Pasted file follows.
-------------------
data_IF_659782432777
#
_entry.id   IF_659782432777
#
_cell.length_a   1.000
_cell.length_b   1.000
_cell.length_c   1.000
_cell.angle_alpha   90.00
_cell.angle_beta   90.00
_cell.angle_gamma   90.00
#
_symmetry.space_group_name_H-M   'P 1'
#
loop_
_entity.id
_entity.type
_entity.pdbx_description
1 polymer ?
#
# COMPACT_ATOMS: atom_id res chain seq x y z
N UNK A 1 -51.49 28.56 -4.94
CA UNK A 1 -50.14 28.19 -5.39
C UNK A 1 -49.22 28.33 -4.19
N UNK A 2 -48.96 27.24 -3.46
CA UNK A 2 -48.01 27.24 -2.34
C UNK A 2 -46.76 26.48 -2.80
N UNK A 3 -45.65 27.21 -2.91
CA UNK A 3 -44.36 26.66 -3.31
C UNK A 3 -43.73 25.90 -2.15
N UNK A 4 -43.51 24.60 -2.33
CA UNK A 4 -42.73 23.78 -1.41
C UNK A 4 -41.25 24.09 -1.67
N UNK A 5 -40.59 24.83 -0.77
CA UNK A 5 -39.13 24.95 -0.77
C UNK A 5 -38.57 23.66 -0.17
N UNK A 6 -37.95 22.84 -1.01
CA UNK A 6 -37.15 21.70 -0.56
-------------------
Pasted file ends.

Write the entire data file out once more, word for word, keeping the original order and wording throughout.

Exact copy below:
data_IF_659782432777
#
_entry.id   IF_659782432777
#
_cell.length_a   1.000
_cell.length_b   1.000
_cell.length_c   1.000
_cell.angle_alpha   90.00
_cell.angle_beta   90.00
_cell.angle_gamma   90.00
#
_symmetry.space_group_name_H-M   'P 1'
#
loop_
_entity.id
_entity.type
_entity.pdbx_description
1 polymer ?
#
# COMPACT_ATOMS: atom_id res chain seq x y z
N UNK A 1 -51.49 28.56 -4.94
CA UNK A 1 -50.14 28.19 -5.39
C UNK A 1 -49.22 28.33 -4.19
N UNK A 2 -48.96 27.24 -3.46
CA UNK A 2 -48.01 27.24 -2.34
C UNK A 2 -46.76 26.48 -2.80
N UNK A 3 -45.65 27.21 -2.91
CA UNK A 3 -44.36 26.66 -3.31
C UNK A 3 -43.73 25.90 -2.15
N UNK A 4 -43.51 24.60 -2.33
CA UNK A 4 -42.73 23.78 -1.41
C UNK A 4 -41.25 24.09 -1.67
N UNK A 5 -40.59 24.83 -0.77
CA UNK A 5 -39.13 24.95 -0.77
C UNK A 5 -38.57 23.66 -0.17
N UNK A 6 -37.95 22.84 -1.01
CA UNK A 6 -37.15 21.70 -0.56